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What's in the stars for MLS?
July 29th, 1999 12AM

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Strengths and shortcomings revealed at All-Star break

Judging the future of MLS from the action on the field at the fourth annual All-Star Game would conjure images of matches filled with spectacular goals, razor-sharp passes and besieged goalkeepers flailing about their penalty areas.

The East and West stars did their part and played their roles perfectly. The first goal hit the net in the first 30 seconds, and nine more shots flashed past the gloved guardians in a 6-4 Western win.

Judging by what transpired off the field, MLS would be staring at a bleak picture marred by yawning gaps of empty seats that mirror the reality in several league locations, disquieting problems looming in critical areas, and another event clouded by plain old bad luck.

Its All-Star weekend encapsulated some of the league's strengths, and several of its shortcomings. At the midpoint of a fourth season, the MLS top brass as well as its rank and file face the future with guarded hope and justified trepidation.

Operator-investor Lamar Hunt cited two monumental challenges MLS faces heading into the next century. "Number one, the league does not have a large enough national footprint with only 12 teams," he said. "There are too many important markets we're not in, and there's no interest, no knowledge in those cities.

"Hand in hand with that is the shortage of playing facilities. We can't expand unless we have good facilities.

"Those are not short-term problems. It takes time to do it."

Dependence on doubleheaders

For a doubleheader that also featured an exhibition between club teams Guadalajara of Mexico and Universidad Catolica of Chile, MLS announced ticket distribution of 23,227. The actual body count of fans that attended was closer to 16,000, scattered around a 70,000-seat stadium on a beautiful summer day.

Since it began operations, MLS has piggybacked league games with non-league showcase events, be they men's World Cup qualifiers, foreign exhibitions, U.S. Soccer youth internationals, or Women's World Cup matches.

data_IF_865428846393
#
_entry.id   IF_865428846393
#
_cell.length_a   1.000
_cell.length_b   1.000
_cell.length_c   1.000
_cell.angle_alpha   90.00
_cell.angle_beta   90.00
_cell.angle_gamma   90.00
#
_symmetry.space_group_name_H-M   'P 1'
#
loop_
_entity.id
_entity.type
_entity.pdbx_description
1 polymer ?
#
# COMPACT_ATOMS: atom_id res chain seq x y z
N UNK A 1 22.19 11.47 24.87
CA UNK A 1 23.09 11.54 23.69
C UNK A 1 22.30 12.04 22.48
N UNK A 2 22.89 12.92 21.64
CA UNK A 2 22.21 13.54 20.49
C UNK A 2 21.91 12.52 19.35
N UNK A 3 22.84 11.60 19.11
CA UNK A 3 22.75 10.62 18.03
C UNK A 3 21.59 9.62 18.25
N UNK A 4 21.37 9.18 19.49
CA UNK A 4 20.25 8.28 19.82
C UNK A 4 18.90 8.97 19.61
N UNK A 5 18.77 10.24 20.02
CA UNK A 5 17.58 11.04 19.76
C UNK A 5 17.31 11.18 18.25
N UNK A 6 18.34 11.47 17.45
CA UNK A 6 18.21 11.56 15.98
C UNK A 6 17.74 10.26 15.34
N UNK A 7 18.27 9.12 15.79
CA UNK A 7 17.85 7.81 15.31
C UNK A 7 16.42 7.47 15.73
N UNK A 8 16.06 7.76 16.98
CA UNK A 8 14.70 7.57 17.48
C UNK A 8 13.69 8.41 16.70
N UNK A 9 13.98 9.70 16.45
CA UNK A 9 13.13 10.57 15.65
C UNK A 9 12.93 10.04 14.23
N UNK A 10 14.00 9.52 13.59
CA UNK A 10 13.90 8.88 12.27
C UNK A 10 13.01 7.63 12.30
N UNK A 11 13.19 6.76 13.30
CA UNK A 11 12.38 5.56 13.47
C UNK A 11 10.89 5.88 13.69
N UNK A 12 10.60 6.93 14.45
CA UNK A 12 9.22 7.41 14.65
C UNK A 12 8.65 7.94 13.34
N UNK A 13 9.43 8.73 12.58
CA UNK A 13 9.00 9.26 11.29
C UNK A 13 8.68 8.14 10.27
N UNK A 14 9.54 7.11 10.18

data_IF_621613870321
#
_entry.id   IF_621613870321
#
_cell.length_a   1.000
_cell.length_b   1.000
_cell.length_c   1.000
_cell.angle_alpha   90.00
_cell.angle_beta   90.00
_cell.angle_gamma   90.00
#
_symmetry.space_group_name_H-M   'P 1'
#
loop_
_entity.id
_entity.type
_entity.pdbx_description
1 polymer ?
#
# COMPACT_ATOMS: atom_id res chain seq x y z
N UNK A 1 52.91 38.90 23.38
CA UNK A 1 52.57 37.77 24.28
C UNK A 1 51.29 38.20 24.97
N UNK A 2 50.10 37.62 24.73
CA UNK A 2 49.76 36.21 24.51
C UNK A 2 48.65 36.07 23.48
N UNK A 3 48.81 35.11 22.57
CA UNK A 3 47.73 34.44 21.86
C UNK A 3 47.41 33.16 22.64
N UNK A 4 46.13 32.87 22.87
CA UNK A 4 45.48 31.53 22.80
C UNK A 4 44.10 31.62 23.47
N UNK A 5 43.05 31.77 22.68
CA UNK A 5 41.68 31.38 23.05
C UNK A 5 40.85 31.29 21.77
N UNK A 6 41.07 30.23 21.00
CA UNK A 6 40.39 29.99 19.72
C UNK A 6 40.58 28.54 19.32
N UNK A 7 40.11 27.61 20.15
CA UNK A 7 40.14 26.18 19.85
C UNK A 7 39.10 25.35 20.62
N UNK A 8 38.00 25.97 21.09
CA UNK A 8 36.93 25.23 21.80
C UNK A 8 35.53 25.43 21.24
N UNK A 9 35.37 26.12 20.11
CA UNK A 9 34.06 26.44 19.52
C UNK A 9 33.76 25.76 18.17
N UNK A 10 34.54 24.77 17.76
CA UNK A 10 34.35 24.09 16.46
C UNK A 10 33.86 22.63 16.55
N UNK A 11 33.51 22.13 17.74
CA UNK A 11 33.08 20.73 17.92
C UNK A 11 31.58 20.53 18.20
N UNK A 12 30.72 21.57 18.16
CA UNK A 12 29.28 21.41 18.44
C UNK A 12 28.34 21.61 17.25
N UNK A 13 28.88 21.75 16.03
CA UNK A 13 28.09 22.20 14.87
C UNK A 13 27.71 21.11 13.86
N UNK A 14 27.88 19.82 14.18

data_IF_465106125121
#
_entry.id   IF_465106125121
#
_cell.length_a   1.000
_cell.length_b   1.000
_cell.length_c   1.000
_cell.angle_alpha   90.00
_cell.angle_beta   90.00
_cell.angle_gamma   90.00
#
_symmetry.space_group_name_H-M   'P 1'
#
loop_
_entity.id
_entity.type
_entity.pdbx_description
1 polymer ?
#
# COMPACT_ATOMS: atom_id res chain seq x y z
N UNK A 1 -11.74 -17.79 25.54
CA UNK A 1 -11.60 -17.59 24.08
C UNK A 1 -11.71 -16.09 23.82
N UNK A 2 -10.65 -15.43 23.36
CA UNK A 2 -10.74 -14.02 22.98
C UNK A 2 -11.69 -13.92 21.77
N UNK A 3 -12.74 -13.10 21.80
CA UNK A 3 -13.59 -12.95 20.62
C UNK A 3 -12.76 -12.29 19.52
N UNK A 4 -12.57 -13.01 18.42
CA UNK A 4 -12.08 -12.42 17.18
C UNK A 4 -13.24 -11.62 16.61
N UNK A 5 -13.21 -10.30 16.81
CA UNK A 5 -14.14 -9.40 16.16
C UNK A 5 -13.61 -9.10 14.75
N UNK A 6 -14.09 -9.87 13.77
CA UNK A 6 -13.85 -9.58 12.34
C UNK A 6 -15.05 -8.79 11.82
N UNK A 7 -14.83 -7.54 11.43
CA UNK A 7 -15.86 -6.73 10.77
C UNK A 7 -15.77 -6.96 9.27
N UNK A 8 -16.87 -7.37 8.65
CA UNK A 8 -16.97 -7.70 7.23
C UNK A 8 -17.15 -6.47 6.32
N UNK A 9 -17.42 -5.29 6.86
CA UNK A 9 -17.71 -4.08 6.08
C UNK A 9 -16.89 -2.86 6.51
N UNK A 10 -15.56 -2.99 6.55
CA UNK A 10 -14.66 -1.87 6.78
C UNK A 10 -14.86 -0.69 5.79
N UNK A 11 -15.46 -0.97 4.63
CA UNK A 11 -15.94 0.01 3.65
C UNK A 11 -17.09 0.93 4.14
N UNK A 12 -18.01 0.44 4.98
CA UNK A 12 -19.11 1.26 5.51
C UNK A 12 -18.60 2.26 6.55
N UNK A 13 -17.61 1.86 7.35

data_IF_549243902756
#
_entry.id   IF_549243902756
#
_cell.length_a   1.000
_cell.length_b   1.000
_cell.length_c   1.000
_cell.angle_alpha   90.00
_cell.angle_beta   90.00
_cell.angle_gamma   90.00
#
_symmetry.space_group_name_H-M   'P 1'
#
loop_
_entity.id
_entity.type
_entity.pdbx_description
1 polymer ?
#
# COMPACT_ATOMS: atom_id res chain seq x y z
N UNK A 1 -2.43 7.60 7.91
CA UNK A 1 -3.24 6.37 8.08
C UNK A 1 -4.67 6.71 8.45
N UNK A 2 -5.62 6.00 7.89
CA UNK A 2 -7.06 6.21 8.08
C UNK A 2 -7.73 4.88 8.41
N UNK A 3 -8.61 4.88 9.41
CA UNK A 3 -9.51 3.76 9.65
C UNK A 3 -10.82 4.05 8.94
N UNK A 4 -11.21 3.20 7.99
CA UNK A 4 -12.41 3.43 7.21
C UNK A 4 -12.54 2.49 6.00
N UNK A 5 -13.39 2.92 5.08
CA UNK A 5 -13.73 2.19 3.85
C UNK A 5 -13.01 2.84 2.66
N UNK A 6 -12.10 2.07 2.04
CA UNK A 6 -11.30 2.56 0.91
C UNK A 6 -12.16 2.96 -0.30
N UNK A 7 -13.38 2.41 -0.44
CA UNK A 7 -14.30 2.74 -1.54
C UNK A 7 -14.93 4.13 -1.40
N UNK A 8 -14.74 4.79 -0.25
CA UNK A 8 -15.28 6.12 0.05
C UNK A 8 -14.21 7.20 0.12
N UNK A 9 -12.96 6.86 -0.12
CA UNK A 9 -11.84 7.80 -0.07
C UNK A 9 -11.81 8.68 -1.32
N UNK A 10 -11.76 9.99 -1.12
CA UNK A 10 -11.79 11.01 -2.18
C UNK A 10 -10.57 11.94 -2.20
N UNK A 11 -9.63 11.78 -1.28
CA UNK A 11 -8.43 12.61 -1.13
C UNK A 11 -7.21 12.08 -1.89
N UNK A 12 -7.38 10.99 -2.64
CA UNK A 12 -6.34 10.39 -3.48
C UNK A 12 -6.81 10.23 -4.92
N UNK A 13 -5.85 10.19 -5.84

The league shamelessly counts crowds for all such events in its attendance figures, regardless of how many fans actually view the MLS game. Sometimes, the discrepancy is minimal, as in 1997 when the majority of fans attending a U.S.-Mexico qualifier at Foxboro Stadium stayed to watch the Revs play Tampa Bay.

And sometimes the difference is vast, although quantifying it is nearly impossible. Did a crowd of 43,192 fans come to the Meadowlands May 29 to see the Revs play the Metros, or were most of them there to see Colombia play El Salvador?

"We have no problem packaging some of our games with international games," said MLS Commissioner Doug Logan, "and we will continue to do it if it makes financial and marketing sense."

Such a scenario occasionally swings the other way. When Chicago hosted Colorado May 16 at Soldier Field, much of a crowd announced at 25,201 had departed by the time the U.S. women took the field for a friendly against the Netherlands.

Criticism rained down on MLS July 4. Tens of thousands of fans departed after watching the U.S. women top Brazil, 2-0, in their World Cup semifinal. Crowd estimates for the subsequent San Jose-D.C. United game ranged from 10,000 to 20,000, but the MLS listed its attendance for that game at 73,123.

That mass exodus was seen by many observers as a black eye for MLS, yet ù like the Women's World Cup itself ù the dynamics were probably societal and cultural. Most fans came out to see the women, had spent three or four hours under a blistering sun, and wished to escape the traditional Stanford Stadium traffic snarl in time for backyard barbecues and fireworks.

Given a stadium swarming with screeching young girls, only Cobi Jones could probably keep them there another two hours.

And by decree from FIFA, public address announcements could not refer to the MLS contest.

MLS has scheduled a Toluca-Atletico Nacional friendly to be coupled with its MetroStars-Miami match July 24 at the Meadowlands. This is a shrewd move.

Not only will the doubleheader inflate attendance figures for the Metros and the league, it should offer Colombian fans a chance to see international Henry Zambrano, a former Nacional player, in a Metros uniform. A bigger crowd will also look better on ABC.

These double-dips virtually guarantee MLS will show an increased league-wide attendance from the 14,312 it logged last year. Whether or not a crowd bump actually reflects increased interest remains unanswered, and how many people will be fooled if the Metros continue to stumble on and off the field yet top the league in attendance?